Decisionator? Cruz only cares whose hand gets raised

For most UFC fighters, the rise to infamy comes from a highlight reel featuring signature knockouts or submissions. Conor McGregor’s trash talk or Ronda Rousey’s finishes become viral sensations that help grow their brand.

Referred to as the “Decisionator” by longtime foe and UFC 199 opponent Urijah Faber, Dominick Cruz isn’t a knockout artist who creates social media buzz. But he’s OK with that.

“Faber’s worst enemy is his ego. The finish is when you walk away with your hands raised,” Cruz told

Cruz has made a career by using his brain and unique fighting style to become a multi-time world champion. Earlier this year before capturing UFC gold, Cruz critiqued former champ TJ Dillashaw for not being smart enough to defeat him, while priding himself on using Octagon-smarts to earn victories.

When Cruz isn’t in the Octagon he’s analyzing fights for FOX. Those skills are what he believes give him a constant edge against any opponent. Instead of analyzing other fights, he does it to himself.

“I can analyze and have knowledge to break down things while I fight,” Cruz said. “It brings percentages more to my favor every time because I can adjust mid-fight.”

It’s hard to argue against the “Dominator”. He’s won all of his fights in the UFC and has won all six of his title fights.

And yet the only blemish on his resume comes at the hands of Faber, who submitted him in their first meeting in 2007. Cruz, of course, is the most recent winner in the rival’s series. But that doesn’t mean he’ll be taking Faber lightly.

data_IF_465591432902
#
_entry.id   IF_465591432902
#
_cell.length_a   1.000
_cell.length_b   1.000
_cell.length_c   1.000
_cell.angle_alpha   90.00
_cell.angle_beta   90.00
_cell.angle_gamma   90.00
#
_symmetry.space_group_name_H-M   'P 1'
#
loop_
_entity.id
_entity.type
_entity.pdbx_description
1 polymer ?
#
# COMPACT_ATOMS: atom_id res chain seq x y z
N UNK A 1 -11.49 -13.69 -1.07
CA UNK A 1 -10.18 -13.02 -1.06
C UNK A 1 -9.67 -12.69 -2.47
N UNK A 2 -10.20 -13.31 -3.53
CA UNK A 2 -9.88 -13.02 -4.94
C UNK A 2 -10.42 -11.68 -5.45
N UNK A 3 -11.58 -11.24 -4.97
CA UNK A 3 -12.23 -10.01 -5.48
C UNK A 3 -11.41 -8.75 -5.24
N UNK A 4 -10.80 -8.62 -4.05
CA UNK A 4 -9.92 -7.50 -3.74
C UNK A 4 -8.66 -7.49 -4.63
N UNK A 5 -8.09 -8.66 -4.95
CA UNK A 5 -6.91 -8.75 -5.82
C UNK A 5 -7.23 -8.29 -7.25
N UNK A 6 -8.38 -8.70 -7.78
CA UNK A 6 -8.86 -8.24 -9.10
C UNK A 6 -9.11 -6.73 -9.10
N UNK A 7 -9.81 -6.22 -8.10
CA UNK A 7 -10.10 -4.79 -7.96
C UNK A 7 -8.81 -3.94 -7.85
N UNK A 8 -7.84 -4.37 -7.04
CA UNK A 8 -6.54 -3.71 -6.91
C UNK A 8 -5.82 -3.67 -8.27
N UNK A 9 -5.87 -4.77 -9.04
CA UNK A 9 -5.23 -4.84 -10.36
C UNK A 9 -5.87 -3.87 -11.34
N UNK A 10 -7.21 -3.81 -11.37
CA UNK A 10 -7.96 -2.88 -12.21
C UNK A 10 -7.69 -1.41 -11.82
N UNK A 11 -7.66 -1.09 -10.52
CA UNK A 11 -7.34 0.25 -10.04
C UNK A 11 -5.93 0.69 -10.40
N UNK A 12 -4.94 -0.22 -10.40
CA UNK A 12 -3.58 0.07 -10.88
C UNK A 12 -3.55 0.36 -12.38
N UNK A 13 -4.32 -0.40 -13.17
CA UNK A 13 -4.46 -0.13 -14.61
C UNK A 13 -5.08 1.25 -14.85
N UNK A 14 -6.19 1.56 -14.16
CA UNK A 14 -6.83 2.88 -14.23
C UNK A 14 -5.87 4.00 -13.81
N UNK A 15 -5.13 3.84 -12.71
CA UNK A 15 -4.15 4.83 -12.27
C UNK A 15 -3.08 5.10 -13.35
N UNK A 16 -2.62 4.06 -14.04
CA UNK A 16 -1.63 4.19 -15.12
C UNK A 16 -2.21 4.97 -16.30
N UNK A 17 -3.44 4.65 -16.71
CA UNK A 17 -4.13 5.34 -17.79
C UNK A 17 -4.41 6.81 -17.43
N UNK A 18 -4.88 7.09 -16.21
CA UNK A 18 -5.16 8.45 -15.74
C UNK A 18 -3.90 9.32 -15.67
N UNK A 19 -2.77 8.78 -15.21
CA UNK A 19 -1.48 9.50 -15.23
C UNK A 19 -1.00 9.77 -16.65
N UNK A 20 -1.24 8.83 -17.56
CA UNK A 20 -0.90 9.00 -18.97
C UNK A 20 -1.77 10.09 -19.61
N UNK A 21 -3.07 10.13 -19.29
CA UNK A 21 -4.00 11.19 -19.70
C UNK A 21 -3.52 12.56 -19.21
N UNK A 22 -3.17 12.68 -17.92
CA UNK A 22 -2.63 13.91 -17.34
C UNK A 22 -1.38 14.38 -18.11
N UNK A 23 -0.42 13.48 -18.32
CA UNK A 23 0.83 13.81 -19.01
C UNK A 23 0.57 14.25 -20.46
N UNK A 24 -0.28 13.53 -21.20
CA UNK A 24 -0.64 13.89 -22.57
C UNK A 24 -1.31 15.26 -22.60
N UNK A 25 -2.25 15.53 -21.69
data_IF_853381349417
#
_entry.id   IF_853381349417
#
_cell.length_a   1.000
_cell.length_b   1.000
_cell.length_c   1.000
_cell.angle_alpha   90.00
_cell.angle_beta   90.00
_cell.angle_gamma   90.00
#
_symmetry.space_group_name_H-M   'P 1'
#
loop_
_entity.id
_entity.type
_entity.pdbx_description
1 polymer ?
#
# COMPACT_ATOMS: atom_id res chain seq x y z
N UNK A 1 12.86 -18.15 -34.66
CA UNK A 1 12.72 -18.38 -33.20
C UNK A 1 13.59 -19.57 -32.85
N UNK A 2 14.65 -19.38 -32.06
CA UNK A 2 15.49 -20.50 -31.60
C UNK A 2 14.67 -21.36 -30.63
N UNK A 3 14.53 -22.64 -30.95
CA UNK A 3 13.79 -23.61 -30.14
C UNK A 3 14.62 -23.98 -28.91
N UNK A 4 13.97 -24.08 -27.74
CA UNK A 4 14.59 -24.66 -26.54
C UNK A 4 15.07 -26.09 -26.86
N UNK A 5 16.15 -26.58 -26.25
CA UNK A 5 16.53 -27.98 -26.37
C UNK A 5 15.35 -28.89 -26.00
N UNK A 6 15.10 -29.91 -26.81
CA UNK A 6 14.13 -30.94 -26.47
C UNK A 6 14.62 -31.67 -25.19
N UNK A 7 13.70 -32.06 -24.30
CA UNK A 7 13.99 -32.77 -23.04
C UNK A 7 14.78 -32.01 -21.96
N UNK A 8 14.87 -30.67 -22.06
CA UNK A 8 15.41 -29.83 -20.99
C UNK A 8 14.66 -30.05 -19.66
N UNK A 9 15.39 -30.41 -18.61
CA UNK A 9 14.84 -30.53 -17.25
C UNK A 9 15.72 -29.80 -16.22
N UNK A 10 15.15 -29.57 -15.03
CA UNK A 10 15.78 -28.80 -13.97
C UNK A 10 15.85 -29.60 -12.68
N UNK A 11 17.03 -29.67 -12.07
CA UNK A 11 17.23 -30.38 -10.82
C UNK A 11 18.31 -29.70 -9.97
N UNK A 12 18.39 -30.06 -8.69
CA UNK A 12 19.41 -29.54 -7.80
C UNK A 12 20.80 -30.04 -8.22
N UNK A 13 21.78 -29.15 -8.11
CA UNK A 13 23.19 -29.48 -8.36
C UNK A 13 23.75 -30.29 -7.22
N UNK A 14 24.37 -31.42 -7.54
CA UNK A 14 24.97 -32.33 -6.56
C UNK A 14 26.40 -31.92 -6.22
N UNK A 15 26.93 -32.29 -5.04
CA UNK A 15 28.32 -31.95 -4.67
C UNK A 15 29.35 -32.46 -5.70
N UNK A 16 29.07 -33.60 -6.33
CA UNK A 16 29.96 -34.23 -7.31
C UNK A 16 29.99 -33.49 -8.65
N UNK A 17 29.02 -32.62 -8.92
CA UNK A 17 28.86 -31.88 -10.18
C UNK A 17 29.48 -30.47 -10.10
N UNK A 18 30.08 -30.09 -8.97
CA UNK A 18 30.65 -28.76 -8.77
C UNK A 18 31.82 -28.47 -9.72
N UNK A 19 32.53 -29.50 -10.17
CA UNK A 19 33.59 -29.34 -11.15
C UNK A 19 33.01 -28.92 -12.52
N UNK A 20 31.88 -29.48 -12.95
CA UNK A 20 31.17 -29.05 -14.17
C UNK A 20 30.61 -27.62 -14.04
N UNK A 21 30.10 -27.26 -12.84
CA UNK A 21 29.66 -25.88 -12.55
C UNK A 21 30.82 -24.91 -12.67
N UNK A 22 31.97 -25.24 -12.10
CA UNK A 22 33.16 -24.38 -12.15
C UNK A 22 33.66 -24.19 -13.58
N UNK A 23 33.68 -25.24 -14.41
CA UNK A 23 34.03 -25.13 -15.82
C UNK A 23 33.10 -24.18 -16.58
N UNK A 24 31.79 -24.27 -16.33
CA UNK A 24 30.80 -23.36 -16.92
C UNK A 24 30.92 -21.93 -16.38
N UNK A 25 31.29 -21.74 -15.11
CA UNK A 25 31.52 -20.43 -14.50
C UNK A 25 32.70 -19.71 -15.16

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He admitted “The California Kid” is right at the top and would probably beat Thomas Almeida, Cody Garbrandt or other top fighters in the 135-pound division. Which fighter Cruz faces doesn’t matter to him, though. In his mind, he only faces himself.

“I never look past him or any opponent. The only opponent I fight is myself,” Cruz said. “I’m never ever facing the other guy. When you’re challenging yourself you’re your own hardest critic. I’ll continue winning and what other people do makes no difference.”

So how does he analyze his own fight?

He believes his edge against Faber will be in the round length. Cruz said Faber knows how to survive a three-round fight but he’s lost all three of his UFC five-round title fights. In a five-rounder, Cruz believes he’s a bad matchup.

Coincidentally, Cruz’s biggest critique of Faber is the title fight he didn’t take. Cruz said Faber dodged a fight for the belt against Dillashaw – whom Faber infamously recruited at a young age – because a loss would demolish everything he thinks about himself.

“If he loses that fight, there are no excuses,” Cruz said.

One thing is certain; Faber hasn’t dodged the grudge match against Cruz. And on Saturday the near decade long rivalry will be settled once and for all.
Jon Gagnon is a digital producer and writer for Follow him on Twitter at @JGagnonUFC.


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